There are really only two materials used for dance floors; vinyl and wood. Fortunately or unfortunately, each offers a dazzling array of options, styles and colors. Before exploring those options, there are materials you should never use as a dance floor surface. They include VCT tile, plywood, Masonite, wood laminate, carpet, concrete, stone, ceramic tile and rubber. While there are even more unsuitable materials that have been used, my advice is choosing wood or vinyl.
Let’s start out with vinyl or as many prefer to say 'Marley'. The fact that the Marley Company stopped making 'Stageflor' in 1979 and that the company itself was bought out years ago has not stopped our community from calling every roll out floor Marley. The problem is in doing so it doesn’t really identify what you want and need. It is paramount to asking for a car when in fact you really need an SUV.
So first off, it is real important to detail all the activities going on in conjunction with the use of the floor. If you are in a studio, will you be holding receptions, meetings and parties there?
Vinyl floors are manufactured in very different ways; calendared, resulting in soft pliable flooring and extruded, resulting in a harder, denser floor. Soft floors are ideal for ballet, modern, lyrical, and jazz. Harder floors work well for tap, clogging, hip hop and ballroom. Denser surfaces are generally used as multi-use flooring for most commercial dance studios. The one exception is Super Timestep, soft flooring that can handle percussive dance.
Hardwood flooring and how well it works in your studio is dependent on two critical issues; what type of species of wood is being used and what type of finish is used after installation. Laminate wood is not recommended simply because it is way too slippery and there is hardly anything you can do to correct it.
Pine is very soft, while maple, oak and birch are hard. Hard is always better, especially when it come to wear and tear issues. Check the hardness of the species before investing in a hardwood floor.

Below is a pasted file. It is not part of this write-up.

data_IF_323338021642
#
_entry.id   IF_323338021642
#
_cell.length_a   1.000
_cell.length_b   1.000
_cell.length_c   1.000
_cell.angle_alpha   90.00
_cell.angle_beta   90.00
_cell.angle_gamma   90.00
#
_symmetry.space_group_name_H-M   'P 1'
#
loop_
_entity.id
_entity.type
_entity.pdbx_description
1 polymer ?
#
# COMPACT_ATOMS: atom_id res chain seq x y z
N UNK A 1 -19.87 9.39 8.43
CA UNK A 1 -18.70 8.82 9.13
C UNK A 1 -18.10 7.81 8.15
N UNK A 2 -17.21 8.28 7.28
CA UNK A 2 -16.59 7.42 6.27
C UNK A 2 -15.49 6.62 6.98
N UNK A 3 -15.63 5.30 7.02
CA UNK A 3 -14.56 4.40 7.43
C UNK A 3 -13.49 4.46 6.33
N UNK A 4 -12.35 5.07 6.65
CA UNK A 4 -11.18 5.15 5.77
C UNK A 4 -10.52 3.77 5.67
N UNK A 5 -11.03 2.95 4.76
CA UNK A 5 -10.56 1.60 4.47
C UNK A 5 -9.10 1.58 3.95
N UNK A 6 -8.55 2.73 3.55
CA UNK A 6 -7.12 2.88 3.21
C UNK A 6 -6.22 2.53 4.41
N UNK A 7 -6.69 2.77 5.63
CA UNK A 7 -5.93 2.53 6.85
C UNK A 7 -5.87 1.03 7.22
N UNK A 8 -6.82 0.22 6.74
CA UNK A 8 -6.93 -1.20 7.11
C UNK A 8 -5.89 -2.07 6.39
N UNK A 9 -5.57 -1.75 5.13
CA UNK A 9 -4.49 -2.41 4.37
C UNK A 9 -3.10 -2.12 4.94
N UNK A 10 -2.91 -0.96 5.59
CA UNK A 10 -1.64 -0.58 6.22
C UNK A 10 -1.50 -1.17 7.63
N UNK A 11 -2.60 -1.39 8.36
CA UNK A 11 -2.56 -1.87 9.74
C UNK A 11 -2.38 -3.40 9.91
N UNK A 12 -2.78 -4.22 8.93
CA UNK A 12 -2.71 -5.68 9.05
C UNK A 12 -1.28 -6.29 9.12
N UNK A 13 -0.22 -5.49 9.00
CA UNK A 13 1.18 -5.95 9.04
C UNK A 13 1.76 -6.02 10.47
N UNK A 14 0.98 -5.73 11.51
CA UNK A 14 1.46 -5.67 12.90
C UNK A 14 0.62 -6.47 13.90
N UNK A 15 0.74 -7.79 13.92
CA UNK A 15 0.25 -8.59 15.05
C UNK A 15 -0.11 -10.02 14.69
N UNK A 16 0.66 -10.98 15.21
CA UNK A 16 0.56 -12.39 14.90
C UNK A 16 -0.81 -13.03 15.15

Stay away from oil base finishes or any product that has oil in its name. When it comes to finishes you need to know three things:
1. How easy is it to apply and maintain;
2. How long will it last
3. How non-slip is it considering the movement activities you are planning on it.
One final consideration when it comes to wood flooring, that is temperature and humidity can impact the condition of the wood and the co-efficient of friction. Uniformity of temperature and humidity is key to consistency for wood floors.
One key element to flooring is co-efficient of friction or how slippery or sticky is the floor. Since all flooring is impacted by your environment (temperature and humidity) it can be a bit tricky. Sometimes it is not the floor that needs attention. Most dance floors can handle bare feet, pointe, and tap; despite the fact the ideal co-efficient of friction for each dance style is different. Dance floors can be adjusted after installation to comfortably fit your dance requirements. It could be a change in the cleaning product or adding a dehumidifier. Once again your flooring supplier should have the products and advice to get things close to perfect. Ballet and tap on the same floor is possible, but it may not be ideal for either. Ballet dancers like slow floors, tap dancer’s faster floors. There is a common ground and it starts with getting the correct floor. Today floors come with fiber glass lining for stability and better lie flat. Others feature foam backings with varying thickness designed to cushion the blow, or even replace building a subfloor.
Before you invest in flooring, do some homework. Get samples and prices and compare for yourself. Check out installations in your community if possible. Make sure there is plenty of tech support for installation and maintenance. Find out what else you need to buy to install your floor. You have color options and choices to make. Remember that black makes rooms look smaller and absorbs light. Very light floors will show scuff marks more readily.
Check out all the bells and whistles before diving in. Flooring is a big investment. Take your time, get the facts and be comfortable with your choices.